Last week I posted the first part of my interview with Kenneth Johnson, author of the recently released novel The Man of Legends, focusing on the new book and its inspirations. But Kenneth Johnson’s long career as a writer, producer, and director of television and movies deserves its own section. Shows like The Incredible Hulk, Alien Nation, The Bionic Woman, and V: The Original Series are gems among 1970s and ‘80s science-fiction television and continue to have an enormous influence today. I expected to hear some interesting stories about making those programs when I interviewed him, especially considering how timely some of them continue to be (seriously, go give V: The Original Miniseries as look again and you’ll be stunned at how much its themes stand out), but I didn’t expect to hear a story about Richard Nixon as well!
Q&A with Kenneth Johnson, Part 2
You mentioned you were one of the youngest producers on the lot when you were working at Universal. You were in your early thirties when you produced The Six Million Dollar Man, The Bionic Woman, and The Incredible Hulk.
Yeah, and I had had half a career before that. I came out of the Drama Department at what is now Carnegie Mellon University, then Carnegie Tech, which had a sort of renowned Department of Drama. I was a graduate in directing; there was no film or TV or anything like that. It was strictly “theater!” you know. Everybody there, except me, sort of looked down on TV and film. Everybody except me and a couple other guys: Jamie Cromwell, a wonderful and well-known actor out here who played the farmer in Babe and so many other things since then; and my dear friend Steven Bochco, who was a classmate and came to California a little bit ahead of me and helped me get my foot in the door at Universal.
Before that I was producing and directing TV in New York for a couple of years based on a film I had actually managed to make while I was at college — even though there was no film equipment! It was challenging, but we made it. In 1966 I was asked to become a producer on The Mike Douglas Show, which was before your time. It was the first ninety-minute daytime talk show. I worked on it briefly as an intern while still in college. Westinghouse asked if I would join The Mike Douglas Show as producer. You know how popular Oprah has been, of course. The Mike Douglas Show’s audience was ten times the size of Oprah’s. Sixty or seventy million people a week. It was an amazing place to work. But — I didn’t want to to do that. I wanted to make movies in Hollywood. But they asked me to meet the young guy who was taking over as executive producer. So I went to meet … Roger Ailes.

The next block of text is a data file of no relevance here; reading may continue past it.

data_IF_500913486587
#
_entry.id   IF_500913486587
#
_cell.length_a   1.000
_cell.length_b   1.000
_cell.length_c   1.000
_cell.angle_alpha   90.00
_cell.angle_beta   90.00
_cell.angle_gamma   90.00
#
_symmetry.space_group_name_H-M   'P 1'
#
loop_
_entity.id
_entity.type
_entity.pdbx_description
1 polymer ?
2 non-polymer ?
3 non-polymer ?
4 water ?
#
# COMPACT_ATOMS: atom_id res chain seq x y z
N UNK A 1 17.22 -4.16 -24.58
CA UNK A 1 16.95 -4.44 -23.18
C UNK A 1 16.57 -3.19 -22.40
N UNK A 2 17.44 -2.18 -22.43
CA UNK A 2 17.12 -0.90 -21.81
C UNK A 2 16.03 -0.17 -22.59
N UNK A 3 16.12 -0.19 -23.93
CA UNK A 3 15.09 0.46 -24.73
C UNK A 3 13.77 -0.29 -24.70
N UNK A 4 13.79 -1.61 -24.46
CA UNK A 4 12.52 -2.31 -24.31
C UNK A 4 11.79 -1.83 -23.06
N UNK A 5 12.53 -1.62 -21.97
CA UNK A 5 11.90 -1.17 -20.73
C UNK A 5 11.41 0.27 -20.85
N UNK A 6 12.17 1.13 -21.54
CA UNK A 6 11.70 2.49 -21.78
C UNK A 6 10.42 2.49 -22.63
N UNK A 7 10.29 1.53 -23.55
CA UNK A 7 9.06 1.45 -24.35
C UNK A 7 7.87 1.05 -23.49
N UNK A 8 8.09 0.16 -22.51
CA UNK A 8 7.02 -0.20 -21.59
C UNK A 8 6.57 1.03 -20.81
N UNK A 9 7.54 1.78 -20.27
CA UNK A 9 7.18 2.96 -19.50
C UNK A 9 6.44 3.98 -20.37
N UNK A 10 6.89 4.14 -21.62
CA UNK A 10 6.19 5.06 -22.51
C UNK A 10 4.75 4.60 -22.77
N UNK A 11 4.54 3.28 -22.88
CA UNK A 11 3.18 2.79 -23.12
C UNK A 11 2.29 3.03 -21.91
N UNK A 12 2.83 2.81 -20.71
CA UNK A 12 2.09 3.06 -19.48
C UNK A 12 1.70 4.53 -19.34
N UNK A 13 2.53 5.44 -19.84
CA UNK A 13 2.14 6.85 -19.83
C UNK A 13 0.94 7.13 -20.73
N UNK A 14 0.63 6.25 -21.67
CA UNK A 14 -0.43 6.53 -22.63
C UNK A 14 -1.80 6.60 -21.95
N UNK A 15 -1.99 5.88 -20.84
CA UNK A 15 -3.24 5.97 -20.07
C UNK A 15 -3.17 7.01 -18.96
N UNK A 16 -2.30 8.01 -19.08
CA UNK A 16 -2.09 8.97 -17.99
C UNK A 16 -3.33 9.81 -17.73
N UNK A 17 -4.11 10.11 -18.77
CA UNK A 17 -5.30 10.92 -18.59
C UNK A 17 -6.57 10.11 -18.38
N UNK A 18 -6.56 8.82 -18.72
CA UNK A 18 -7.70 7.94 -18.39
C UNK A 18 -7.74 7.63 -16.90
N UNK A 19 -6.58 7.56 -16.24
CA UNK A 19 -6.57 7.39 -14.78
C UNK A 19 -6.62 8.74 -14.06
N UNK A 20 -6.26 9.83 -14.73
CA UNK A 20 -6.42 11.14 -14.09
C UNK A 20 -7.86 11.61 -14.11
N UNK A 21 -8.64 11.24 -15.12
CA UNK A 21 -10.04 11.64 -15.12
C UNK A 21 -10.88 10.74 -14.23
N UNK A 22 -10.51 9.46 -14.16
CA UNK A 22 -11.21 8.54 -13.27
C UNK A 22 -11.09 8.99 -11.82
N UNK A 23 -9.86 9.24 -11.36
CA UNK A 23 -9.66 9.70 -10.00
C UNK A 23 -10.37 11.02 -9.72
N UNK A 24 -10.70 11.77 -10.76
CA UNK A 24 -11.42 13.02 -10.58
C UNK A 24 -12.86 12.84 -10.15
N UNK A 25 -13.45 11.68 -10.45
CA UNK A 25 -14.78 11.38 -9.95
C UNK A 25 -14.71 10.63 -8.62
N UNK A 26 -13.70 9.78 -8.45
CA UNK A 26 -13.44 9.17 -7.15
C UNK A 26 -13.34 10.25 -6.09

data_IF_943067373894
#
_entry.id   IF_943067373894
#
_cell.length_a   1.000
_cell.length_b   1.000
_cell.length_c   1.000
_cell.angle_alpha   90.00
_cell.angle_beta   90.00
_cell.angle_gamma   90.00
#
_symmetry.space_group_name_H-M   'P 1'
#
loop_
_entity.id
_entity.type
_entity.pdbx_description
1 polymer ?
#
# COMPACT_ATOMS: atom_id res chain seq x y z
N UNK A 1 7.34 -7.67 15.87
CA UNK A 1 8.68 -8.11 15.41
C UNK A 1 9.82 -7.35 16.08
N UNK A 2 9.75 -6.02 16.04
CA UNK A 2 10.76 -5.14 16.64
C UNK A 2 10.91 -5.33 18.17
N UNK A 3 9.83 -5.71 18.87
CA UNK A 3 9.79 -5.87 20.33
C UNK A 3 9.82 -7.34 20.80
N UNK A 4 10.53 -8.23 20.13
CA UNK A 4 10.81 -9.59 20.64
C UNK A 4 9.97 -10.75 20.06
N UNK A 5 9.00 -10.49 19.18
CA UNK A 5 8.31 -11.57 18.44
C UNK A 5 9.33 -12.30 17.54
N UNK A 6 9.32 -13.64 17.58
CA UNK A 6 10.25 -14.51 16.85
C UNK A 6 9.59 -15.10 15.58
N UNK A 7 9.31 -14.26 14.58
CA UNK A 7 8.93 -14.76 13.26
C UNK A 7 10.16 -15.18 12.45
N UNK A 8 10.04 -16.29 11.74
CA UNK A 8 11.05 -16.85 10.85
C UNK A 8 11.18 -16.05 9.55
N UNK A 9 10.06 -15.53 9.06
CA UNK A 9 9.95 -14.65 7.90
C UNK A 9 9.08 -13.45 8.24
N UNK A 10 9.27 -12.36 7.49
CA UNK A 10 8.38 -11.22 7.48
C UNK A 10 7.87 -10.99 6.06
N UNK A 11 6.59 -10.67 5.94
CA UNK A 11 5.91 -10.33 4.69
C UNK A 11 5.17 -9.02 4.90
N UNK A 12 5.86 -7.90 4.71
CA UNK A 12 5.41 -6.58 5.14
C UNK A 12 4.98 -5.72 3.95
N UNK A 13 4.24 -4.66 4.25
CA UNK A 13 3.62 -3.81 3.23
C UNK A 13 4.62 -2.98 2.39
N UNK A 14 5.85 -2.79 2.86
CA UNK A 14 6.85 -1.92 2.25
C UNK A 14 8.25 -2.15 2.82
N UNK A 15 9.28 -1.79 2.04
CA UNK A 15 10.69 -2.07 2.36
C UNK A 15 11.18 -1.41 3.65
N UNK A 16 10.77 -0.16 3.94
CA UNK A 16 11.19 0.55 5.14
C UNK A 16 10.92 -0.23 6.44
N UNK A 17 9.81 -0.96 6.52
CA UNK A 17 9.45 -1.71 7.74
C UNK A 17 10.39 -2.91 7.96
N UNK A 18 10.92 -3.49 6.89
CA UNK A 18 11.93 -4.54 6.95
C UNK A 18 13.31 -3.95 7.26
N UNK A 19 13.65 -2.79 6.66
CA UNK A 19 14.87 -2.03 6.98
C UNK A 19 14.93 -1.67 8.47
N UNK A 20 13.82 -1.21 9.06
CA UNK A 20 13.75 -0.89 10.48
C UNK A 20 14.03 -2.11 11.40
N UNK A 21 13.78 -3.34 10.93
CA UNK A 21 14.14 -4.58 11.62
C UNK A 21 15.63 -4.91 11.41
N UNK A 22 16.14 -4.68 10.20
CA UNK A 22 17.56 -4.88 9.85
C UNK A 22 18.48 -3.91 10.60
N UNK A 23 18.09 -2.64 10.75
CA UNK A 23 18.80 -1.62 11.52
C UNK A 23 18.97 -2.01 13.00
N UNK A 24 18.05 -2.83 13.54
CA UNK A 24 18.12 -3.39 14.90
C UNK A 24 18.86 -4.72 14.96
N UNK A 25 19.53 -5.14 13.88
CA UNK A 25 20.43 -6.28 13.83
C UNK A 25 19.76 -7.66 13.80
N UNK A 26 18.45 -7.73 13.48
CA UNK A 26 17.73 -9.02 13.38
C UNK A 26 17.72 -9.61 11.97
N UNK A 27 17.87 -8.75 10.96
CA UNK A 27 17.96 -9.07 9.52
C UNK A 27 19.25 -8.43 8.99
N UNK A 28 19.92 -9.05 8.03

Yeah. And Roger was incredible. Really fascinating, brilliant, funny guy. Incredibly seductive. I said, “Roger, I don’t want to do ninety minutes live a day six times a week.” And he said, “I’ll let you do a lot of film.” And so he sucked me in and we worked together for a good solid year. Then — it’s funny, in light of the later things that happened in Roger’s life, which I was not privy to at all, the only person I ever saw Roger hit on was Richard Nixon. That happened in 1968 when Nixon was doing the show. Roger grabbed him and said, “Mr. Nixon, you can hire me because I can get you elected president.” Nixon said, “How can you do that, Roger?” He said, “You need a media advisor.” “What’s a media advisor, Roger?” “I am. I just created the title.” So Roger left to produce Nixon and I took over as the executive producer of The Mike Douglas Show. And I was — twenty-five years old! I was there for another year-and-a-half after that.